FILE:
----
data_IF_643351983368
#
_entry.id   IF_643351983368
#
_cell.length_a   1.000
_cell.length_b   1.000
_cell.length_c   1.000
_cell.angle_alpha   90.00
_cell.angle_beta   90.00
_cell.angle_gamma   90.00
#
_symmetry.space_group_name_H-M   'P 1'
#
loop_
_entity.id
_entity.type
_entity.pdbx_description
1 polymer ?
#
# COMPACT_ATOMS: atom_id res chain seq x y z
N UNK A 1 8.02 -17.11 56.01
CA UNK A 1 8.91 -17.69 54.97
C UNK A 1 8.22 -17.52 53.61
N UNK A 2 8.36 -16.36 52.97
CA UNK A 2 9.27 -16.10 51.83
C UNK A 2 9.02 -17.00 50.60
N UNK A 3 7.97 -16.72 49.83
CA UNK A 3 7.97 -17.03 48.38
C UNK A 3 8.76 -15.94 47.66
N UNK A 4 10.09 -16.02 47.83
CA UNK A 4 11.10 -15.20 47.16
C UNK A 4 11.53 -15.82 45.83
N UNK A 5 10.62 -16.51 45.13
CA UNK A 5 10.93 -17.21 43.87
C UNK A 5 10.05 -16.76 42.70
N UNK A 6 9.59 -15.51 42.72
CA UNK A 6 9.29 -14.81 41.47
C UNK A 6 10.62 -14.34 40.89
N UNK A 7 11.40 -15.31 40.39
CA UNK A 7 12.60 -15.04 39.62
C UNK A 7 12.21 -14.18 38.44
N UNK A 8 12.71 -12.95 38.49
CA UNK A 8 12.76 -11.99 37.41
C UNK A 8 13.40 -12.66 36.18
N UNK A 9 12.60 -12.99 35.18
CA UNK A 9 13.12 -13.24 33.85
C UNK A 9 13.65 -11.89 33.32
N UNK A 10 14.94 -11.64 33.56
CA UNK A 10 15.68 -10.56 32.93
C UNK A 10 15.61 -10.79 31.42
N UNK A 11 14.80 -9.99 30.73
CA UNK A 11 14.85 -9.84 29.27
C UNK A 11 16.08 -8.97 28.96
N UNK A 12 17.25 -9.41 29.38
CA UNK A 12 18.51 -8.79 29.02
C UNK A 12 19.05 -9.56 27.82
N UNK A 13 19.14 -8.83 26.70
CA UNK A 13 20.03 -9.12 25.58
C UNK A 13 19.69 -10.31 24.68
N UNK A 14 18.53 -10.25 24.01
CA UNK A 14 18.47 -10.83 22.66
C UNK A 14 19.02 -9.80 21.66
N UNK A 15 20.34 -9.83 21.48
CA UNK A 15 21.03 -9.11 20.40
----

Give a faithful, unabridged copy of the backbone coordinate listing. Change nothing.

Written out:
data_IF_643351983368
#
_entry.id   IF_643351983368
#
_cell.length_a   1.000
_cell.length_b   1.000
_cell.length_c   1.000
_cell.angle_alpha   90.00
_cell.angle_beta   90.00
_cell.angle_gamma   90.00
#
_symmetry.space_group_name_H-M   'P 1'
#
loop_
_entity.id
_entity.type
_entity.pdbx_description
1 polymer ?
#
# COMPACT_ATOMS: atom_id res chain seq x y z
N UNK A 1 8.02 -17.11 56.01
CA UNK A 1 8.91 -17.69 54.97
C UNK A 1 8.22 -17.52 53.61
N UNK A 2 8.36 -16.36 52.97
CA UNK A 2 9.27 -16.10 51.83
C UNK A 2 9.02 -17.00 50.60
N UNK A 3 7.97 -16.72 49.83
CA UNK A 3 7.97 -17.03 48.38
C UNK A 3 8.76 -15.94 47.66
N UNK A 4 10.09 -16.02 47.83
CA UNK A 4 11.10 -15.20 47.16
C UNK A 4 11.53 -15.82 45.83
N UNK A 5 10.62 -16.51 45.13
CA UNK A 5 10.93 -17.21 43.87
C UNK A 5 10.05 -16.76 42.70
N UNK A 6 9.59 -15.51 42.72
CA UNK A 6 9.29 -14.81 41.47
C UNK A 6 10.62 -14.34 40.89
N UNK A 7 11.40 -15.31 40.39
CA UNK A 7 12.60 -15.04 39.62
C UNK A 7 12.21 -14.18 38.44
N UNK A 8 12.71 -12.95 38.49
CA UNK A 8 12.76 -11.99 37.41
C UNK A 8 13.40 -12.66 36.18
N UNK A 9 12.60 -12.99 35.18
CA UNK A 9 13.12 -13.24 33.85
C UNK A 9 13.65 -11.89 33.32
N UNK A 10 14.94 -11.64 33.56
CA UNK A 10 15.68 -10.56 32.93
C UNK A 10 15.61 -10.79 31.42
N UNK A 11 14.80 -9.99 30.73
CA UNK A 11 14.85 -9.84 29.27
C UNK A 11 16.08 -8.97 28.96
N UNK A 12 17.25 -9.41 29.38
CA UNK A 12 18.51 -8.79 29.02
C UNK A 12 19.05 -9.56 27.82
N UNK A 13 19.14 -8.83 26.70
CA UNK A 13 20.03 -9.12 25.58
C UNK A 13 19.69 -10.31 24.68
N UNK A 14 18.53 -10.25 24.01
CA UNK A 14 18.47 -10.83 22.66
C UNK A 14 19.02 -9.80 21.66
N UNK A 15 20.34 -9.83 21.48
CA UNK A 15 21.03 -9.11 20.40